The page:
At first glance, the Orot Cinema building in Beersheba (the largest city in southern Israel, in the Negev Desert) doesn’t look like an architectural treasure. It is an abandoned, dilapidated structure, and visitors have to clear a path through thorns and rubbish just to get to it, only to find that the entrance is blocked. For the most part, a glimpse inside reveals a building in ruins, filled with even more trash. But architects Omri Oz-Amar and Hadas Shadar see beyond that. They contend that the Orot Cinema represents a rare Israeli architectural legacy that should be fostered and preserved. To that end, they formed the Association to Promote the Brutalist Architectural Legacy in Israel. Last January, the association submitted an official request to UNESCO, asking that it recognize Beersheba as a World Heritage Site, representing the Brutalist architectural movement.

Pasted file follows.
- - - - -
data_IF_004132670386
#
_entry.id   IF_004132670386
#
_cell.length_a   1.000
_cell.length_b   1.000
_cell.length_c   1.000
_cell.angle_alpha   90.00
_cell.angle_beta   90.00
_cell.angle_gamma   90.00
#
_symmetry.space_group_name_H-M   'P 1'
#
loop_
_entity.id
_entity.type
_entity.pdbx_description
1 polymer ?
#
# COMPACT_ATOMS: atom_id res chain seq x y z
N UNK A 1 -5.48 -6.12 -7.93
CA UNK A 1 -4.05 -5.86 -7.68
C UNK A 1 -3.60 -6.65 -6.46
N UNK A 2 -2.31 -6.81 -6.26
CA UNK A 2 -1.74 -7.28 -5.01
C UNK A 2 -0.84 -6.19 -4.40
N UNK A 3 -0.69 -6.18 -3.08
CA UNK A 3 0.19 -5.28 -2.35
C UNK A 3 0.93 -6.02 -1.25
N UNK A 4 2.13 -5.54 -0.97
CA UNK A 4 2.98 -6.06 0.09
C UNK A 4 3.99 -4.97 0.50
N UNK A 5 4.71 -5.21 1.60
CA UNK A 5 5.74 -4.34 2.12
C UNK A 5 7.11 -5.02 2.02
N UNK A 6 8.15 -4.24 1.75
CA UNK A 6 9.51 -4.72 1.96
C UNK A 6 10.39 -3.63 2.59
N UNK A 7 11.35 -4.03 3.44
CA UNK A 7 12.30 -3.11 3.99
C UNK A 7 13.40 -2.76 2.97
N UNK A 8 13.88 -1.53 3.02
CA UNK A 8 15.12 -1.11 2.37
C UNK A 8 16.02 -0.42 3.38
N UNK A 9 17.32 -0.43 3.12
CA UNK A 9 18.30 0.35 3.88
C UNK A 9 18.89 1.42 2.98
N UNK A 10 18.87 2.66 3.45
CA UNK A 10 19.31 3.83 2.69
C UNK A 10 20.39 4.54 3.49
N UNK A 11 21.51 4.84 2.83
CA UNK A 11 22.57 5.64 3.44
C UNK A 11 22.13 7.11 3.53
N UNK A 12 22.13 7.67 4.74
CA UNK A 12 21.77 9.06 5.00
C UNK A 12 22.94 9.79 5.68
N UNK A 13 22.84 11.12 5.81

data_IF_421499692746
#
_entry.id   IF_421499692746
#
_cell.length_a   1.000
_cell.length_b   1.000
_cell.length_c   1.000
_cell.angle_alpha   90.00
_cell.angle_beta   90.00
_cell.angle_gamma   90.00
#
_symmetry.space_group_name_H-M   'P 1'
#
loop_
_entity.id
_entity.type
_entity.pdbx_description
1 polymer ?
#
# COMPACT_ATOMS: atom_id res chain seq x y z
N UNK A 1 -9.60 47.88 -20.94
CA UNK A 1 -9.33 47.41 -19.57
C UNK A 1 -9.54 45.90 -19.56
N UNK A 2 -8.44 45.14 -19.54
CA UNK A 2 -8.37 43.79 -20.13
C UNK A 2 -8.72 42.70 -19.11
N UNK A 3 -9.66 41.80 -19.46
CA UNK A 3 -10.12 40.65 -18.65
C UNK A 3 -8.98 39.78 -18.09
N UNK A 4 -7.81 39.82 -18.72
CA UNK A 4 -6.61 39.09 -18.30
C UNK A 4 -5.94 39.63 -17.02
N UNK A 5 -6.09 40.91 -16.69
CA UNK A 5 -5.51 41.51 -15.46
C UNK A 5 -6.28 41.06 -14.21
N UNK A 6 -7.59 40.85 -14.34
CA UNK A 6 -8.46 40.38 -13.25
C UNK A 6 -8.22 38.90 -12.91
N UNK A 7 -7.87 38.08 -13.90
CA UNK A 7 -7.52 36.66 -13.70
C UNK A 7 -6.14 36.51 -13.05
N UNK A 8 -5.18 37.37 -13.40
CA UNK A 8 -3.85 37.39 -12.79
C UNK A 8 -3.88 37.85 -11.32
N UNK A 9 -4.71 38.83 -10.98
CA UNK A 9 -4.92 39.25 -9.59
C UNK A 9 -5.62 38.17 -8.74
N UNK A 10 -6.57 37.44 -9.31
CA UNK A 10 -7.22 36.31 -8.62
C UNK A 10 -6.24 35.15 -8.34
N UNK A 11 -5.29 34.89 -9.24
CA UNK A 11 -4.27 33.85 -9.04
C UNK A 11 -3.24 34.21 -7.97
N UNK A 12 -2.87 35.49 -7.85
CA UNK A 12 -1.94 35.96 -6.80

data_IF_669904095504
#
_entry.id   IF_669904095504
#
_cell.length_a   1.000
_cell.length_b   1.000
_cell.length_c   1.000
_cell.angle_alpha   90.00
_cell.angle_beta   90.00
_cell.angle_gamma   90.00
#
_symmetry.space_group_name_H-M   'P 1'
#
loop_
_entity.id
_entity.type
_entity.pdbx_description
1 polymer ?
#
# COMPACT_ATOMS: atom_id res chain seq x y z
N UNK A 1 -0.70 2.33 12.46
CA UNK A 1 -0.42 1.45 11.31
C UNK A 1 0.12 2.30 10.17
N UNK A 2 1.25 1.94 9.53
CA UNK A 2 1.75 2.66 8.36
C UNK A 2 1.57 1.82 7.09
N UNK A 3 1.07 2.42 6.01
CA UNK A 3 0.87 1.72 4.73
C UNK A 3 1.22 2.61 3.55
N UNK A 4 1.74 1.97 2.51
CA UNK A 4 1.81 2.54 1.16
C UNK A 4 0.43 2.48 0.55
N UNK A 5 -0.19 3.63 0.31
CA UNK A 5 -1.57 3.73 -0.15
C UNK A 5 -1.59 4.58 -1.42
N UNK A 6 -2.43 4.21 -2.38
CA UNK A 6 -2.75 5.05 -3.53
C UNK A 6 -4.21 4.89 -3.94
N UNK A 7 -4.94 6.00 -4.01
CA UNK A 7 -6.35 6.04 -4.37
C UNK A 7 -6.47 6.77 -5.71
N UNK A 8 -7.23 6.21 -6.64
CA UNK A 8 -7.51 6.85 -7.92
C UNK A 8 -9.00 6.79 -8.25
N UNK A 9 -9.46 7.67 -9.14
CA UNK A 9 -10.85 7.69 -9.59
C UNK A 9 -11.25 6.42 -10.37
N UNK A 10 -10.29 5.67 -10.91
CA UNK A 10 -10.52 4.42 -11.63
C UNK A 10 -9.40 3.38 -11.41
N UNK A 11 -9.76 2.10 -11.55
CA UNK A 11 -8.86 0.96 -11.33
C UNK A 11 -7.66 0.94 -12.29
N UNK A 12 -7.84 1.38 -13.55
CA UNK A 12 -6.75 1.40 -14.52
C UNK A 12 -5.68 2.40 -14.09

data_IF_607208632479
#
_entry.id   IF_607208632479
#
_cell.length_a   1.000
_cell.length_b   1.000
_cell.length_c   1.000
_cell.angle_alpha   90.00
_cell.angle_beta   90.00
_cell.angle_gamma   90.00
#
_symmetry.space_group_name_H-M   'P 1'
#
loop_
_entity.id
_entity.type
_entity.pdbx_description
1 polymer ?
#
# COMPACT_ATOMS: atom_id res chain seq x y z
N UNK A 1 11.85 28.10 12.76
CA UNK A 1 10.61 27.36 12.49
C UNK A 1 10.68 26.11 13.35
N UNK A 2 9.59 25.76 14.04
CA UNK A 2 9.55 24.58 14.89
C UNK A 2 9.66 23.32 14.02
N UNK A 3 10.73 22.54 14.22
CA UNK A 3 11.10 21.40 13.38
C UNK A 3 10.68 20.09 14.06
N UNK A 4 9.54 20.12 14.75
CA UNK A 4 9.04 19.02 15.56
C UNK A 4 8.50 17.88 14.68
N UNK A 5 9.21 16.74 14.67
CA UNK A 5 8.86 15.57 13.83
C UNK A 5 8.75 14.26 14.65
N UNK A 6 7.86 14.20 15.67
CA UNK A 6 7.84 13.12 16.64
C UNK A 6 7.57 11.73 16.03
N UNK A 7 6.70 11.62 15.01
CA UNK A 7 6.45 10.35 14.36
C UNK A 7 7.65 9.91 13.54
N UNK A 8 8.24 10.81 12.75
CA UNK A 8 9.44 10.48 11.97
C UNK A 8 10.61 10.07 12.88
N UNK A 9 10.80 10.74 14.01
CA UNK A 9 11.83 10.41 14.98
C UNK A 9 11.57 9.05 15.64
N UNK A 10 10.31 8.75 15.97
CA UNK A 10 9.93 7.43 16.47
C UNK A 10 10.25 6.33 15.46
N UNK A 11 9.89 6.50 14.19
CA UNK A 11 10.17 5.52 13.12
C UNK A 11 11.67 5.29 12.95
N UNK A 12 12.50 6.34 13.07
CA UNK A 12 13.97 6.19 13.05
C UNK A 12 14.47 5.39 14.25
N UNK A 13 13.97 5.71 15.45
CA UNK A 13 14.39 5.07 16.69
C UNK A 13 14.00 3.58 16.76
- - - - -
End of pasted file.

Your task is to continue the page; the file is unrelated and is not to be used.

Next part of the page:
Brutalism first emerged after World War II. It reached Israel in the late 1950s. The guiding principle is the prominent use of exposed concrete. The underlying intention was to create efficient, exposed buildings featuring clean straight lines.